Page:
Win In Bag, Next Trick Is To Fix Sick Kicks


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CLEMSON - Upon further review, protection wasn't necessarily the cause of the kicking malfunctions which plagued Clemson Saturday night in Tallahassee.


One day after the Tigers' 27-20 victory at No. 9 Florida State, head coach Tommy Bowden said most of the problem on the two blocked kicks - which led directly to nine FSU points - was a slower than usual approach by kicker Jad Dean.


"His get-off time was too slow," Bowden said during his Sunday teleconference. "His get off time was 1.4 (seconds). It has to be 1.22, 1.23 or 1.24 max. His was 1.4. We have to speed up the procedure."


Bowden said he believes the problem stems from when Dean begins his approach on the ball. Instead of moving forward at the moment holder Cole Chason flashes his hand to call for the snap, Dean has been waiting until the ball is nearly placed.


The timing may seem incidental, but fractions of a second are the difference between a kick getting underway successfully and Tony Carter racing the opposite direction twice for scores.


The biggest puzzle may be why Dean has slipped into such a habit.


"Jad is so bent on being the No. 1 kicker in the nation, and lack of success kills him," Bowden said. "Sometimes you get to experimenting. You say, 'okay, if I was No. 2 last year, maybe if I do this, this or this I can improve. You remember Tiger Woods a few years ago, when he began experimenting with his grip, his swing, and he went into a slump.


"I can see it happening."


In other news Sunday:


- Bowden said any personal gratification he may have after defeating his father's team for the third time in four years is overshadowed by what the victories mean to the school and its fans.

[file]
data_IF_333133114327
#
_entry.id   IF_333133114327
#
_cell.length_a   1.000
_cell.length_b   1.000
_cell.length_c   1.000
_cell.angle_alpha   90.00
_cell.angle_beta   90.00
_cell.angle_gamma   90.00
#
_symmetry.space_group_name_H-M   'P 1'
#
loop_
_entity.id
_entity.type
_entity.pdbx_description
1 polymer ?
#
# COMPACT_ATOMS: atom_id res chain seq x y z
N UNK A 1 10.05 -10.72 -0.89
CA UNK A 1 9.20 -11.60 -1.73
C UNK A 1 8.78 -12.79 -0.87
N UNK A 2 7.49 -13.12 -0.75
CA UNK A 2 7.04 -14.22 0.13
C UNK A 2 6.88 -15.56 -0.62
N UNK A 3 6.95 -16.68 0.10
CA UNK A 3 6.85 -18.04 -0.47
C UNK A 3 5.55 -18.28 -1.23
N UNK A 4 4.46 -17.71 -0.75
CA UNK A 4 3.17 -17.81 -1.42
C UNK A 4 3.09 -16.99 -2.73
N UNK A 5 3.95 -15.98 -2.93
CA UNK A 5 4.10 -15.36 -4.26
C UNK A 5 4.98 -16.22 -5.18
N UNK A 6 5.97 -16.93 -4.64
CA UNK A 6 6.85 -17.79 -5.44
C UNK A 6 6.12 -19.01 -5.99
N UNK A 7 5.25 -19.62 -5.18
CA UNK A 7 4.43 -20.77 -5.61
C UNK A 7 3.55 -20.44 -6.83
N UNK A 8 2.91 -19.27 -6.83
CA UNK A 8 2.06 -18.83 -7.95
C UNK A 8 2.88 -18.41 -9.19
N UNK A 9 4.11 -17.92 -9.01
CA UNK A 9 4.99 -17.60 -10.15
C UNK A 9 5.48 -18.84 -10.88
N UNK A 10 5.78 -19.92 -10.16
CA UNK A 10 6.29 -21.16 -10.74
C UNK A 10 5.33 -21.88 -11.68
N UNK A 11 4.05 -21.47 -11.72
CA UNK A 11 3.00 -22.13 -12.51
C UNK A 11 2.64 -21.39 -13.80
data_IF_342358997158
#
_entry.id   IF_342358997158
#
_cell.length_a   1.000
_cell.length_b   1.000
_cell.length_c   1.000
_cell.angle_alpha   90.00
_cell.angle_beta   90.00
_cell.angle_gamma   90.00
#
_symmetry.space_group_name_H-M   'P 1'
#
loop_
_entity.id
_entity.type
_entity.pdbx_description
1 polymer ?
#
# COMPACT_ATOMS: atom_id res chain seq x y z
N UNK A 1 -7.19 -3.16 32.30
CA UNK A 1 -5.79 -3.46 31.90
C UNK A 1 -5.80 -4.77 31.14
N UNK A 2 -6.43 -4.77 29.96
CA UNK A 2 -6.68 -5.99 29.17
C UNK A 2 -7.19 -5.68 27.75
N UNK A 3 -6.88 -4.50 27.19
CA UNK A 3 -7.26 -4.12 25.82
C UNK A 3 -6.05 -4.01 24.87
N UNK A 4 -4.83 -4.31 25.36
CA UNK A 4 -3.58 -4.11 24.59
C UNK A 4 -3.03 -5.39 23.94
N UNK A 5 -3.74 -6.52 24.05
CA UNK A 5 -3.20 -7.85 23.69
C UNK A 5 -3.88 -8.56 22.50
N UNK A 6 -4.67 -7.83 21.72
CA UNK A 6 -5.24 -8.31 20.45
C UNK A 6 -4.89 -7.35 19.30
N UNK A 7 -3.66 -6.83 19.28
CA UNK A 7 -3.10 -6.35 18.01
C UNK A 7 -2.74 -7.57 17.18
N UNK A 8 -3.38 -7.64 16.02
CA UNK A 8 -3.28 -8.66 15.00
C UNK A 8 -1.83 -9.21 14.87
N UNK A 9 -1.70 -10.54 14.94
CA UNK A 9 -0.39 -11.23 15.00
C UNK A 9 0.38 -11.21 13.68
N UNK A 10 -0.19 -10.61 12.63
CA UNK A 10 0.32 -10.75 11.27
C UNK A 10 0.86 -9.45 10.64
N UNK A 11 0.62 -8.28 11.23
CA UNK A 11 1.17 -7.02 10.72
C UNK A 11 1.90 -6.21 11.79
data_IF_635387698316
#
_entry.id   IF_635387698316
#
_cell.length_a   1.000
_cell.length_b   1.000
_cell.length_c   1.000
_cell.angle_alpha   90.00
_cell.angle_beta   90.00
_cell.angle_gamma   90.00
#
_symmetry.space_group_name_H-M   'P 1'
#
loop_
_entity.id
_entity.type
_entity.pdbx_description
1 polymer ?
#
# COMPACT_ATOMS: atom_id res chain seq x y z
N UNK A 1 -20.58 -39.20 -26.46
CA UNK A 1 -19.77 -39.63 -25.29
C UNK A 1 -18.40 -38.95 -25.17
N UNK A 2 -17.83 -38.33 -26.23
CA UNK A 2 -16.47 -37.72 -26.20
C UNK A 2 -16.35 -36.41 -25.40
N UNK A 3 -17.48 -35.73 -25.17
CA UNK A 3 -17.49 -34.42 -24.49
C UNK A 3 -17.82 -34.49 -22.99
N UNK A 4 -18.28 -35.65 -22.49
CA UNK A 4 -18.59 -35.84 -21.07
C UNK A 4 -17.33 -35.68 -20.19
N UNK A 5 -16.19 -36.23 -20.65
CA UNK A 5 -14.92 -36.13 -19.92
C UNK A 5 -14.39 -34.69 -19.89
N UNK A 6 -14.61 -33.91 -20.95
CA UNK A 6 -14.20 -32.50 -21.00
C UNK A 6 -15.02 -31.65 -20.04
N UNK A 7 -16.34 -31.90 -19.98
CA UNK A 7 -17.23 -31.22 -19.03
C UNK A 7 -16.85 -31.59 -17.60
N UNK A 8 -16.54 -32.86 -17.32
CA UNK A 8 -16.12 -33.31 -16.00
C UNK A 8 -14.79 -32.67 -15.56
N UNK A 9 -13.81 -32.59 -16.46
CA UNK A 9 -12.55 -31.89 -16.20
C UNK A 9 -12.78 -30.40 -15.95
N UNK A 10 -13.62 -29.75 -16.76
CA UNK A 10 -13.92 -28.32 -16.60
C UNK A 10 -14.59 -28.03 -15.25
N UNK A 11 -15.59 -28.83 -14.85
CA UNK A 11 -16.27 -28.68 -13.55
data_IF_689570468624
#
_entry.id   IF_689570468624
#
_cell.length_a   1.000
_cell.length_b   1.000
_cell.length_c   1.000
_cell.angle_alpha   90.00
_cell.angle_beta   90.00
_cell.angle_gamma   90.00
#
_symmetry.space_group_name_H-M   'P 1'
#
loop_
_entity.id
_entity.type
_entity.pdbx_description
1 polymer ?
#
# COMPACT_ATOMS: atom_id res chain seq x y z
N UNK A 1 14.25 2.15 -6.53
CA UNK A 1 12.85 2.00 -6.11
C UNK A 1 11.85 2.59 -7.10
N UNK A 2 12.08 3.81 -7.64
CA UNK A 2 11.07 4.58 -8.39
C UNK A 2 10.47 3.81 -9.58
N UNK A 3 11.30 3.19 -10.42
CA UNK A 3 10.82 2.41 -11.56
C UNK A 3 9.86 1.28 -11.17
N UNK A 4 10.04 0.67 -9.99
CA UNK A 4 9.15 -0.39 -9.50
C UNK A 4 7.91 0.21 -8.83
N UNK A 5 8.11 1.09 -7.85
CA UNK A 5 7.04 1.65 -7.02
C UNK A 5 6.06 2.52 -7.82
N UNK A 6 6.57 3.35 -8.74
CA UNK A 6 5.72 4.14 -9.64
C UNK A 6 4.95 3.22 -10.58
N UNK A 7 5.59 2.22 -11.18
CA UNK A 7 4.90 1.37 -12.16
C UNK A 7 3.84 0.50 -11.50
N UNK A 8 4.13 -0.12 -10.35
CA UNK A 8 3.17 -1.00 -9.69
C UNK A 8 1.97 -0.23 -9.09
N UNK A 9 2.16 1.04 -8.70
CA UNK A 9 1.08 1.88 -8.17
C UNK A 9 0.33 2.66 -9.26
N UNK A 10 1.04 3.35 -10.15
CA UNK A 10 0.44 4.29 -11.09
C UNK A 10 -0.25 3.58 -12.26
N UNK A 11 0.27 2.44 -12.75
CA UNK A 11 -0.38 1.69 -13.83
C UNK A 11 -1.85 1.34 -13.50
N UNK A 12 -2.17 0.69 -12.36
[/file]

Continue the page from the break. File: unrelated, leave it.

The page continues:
"When your at a school where my son has graduated from, my daughter getting ready to graduate from, and this is my eighth year employed here, you get attached to the school and work hard to try and achieve what they want to achieve," he said. "The fans have been really supportive, traveling on the road to cheer for us. I think more of it in terms of that sense, rather than personal gratification."


- Bowden said his most difficult challenge, from a motivation standpoint, would be this week when North Carolina comes to town.


"I said I thought my biggest motivation problem would be after third week. People have been writing we would know where we are after three games...We're going to be favored. I think motivation is going to be a huge factor.


"I'm not as concerned about confidence as I am emotion. We're going to be favored, and in the past we've played down to the competition in this situation. We have to come out and play with emotion and energy. Coming home after two games on the road, the fans will be there, it will be a sellout. We have to respond."

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